LXE Upgrades Rugged Mobile RFID Tag-Reading Technologies

96-bit tag support added; masks and filters to speed search by allowing operators to find specific cases on fully loaded pallets

96-bit tag support added; masks and filters to speed search by allowing operators to find specific cases on fully loaded pallets

Atlanta — April 1, 2005 — LXE, a developer of rugged mobile RFID tag-reading technologies, this week rolled out software upgrades to its EPC-compliant, radio frequency identification (RFID)-enabled rugged handheld computer, the MX3-RFID.

This round of upgrades is intended to enable more companies to garner the incremental benefits of RFID within applications that have traditionally relied on bar codes, expanding the population of potential customers for the MX3-RFID, LXE said.

The wireless computer's RFID reader firmware has been upgraded so that customers can now meet retailer requests for 96-bit tag support. In addition, new software will enable customers to upgrade the MX3-RFID to the EPC Gen2 UHF specification, helping to "future proof" MX3-RFID investments.

LXE has added the option for customers to translate reader output in either HEX format or EPC Tag Data Standard format. With the EPC Tag Data Standard option, operators will be able to see, on the MX3-RFID's screen, tag/product details, which will help simplify the exception handling and verification process. Supported formats include SGTIN-64, SGTIN-96, SSCC-64 and SSCC-96.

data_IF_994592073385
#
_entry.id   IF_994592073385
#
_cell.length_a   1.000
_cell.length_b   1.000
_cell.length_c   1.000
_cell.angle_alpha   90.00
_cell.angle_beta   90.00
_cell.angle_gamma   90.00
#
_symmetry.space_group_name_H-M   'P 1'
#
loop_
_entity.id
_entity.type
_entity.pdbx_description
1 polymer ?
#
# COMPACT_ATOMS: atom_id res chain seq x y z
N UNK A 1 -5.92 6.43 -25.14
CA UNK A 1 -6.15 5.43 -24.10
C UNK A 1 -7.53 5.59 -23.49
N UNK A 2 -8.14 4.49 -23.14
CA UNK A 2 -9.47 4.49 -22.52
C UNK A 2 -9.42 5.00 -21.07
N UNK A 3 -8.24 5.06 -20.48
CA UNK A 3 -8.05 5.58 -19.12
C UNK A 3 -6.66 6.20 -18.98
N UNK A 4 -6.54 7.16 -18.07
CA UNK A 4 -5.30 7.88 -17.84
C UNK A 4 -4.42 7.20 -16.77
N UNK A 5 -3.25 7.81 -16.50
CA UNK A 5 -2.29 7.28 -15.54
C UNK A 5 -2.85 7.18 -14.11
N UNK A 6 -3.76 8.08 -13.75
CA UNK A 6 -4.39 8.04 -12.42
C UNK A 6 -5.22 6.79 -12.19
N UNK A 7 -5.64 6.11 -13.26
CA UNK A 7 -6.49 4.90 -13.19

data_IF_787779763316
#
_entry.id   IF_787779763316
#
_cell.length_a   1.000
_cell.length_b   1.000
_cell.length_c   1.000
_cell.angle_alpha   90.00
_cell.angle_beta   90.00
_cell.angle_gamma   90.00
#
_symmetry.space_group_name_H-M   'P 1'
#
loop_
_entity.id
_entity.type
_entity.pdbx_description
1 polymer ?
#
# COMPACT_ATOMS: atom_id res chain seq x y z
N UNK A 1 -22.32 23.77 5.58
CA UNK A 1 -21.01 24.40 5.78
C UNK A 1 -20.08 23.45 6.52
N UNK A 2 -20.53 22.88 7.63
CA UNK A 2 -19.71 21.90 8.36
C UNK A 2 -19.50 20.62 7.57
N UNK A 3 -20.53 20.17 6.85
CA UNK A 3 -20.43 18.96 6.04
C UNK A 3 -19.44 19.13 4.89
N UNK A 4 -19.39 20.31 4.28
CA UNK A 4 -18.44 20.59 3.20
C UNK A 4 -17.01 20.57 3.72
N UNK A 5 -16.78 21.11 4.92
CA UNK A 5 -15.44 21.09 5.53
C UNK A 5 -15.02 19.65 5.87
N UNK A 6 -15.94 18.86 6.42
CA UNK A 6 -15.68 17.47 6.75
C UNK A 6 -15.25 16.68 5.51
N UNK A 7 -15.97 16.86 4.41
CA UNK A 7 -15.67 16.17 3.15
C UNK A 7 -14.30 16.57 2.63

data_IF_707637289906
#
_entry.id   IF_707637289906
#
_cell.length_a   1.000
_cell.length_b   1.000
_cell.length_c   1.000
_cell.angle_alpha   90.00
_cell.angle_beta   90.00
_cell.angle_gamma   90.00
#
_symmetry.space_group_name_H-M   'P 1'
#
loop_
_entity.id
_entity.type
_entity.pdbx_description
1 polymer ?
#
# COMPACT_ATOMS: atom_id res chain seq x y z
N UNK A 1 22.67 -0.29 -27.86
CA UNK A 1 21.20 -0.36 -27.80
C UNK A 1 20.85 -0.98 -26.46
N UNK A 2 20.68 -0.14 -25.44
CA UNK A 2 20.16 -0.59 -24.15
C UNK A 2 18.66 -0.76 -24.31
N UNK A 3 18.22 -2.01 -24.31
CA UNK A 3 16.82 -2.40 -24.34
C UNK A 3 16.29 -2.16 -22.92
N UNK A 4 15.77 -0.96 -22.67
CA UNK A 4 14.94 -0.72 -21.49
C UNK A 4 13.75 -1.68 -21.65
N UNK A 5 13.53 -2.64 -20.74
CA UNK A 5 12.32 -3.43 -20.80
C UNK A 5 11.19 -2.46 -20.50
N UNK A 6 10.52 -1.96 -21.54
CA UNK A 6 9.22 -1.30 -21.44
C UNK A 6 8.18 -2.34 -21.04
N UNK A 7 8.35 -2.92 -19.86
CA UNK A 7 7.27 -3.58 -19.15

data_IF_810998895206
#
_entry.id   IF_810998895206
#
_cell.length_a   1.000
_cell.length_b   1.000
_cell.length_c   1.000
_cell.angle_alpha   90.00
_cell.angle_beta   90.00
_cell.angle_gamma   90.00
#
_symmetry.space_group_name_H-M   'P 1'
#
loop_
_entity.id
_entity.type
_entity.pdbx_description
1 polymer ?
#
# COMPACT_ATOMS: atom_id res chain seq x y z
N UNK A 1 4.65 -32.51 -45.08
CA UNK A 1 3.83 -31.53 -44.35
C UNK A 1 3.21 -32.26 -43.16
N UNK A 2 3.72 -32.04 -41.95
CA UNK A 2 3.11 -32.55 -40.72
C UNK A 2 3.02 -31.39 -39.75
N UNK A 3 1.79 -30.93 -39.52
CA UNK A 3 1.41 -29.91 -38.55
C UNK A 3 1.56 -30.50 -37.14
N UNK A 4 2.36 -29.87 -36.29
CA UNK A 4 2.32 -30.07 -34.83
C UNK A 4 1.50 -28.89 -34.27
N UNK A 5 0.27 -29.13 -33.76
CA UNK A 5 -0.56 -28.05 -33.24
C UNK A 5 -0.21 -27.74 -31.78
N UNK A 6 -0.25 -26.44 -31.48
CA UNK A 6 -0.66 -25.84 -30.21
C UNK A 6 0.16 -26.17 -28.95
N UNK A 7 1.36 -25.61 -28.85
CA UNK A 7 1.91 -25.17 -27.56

LXE also said that it has added the capability for customers to specify masks and filters when reading tags, providing operators the means to find specific cases on a fully loaded pallet that meet the "filter" criteria entered into the unit. This ability to quickly find specific tags/cases could be particularly useful for product tracking and recalls, the solution provider said.

"This latest round of upgrades follows a RFID product development roadmap developed from hundreds of customer interviews, from the boardroom to the work floor," said Peter Fausel, LXE senior vice president of sales and marketing. "Each upgrade enables our customers to take RFID deeper into their warehouses, where they'll be able to find the positive returns they've been looking for on their RFID investments."

Additional Articles of Interest

For a contrary view of the future of the RFID market, see the article "The O'RFID Factor: A 'No Spin' Look at Where Radio Frequency Identification Is Headed," in the October/November 2004 issue of Supply & Demand Chain Executive.

For more information on trends relating to radio frequency identification, follow this link for an extensive listing of SDCExec.com articles, featuring the latest research findings on the RFID, including adoption, return on investment and barriers to implementation.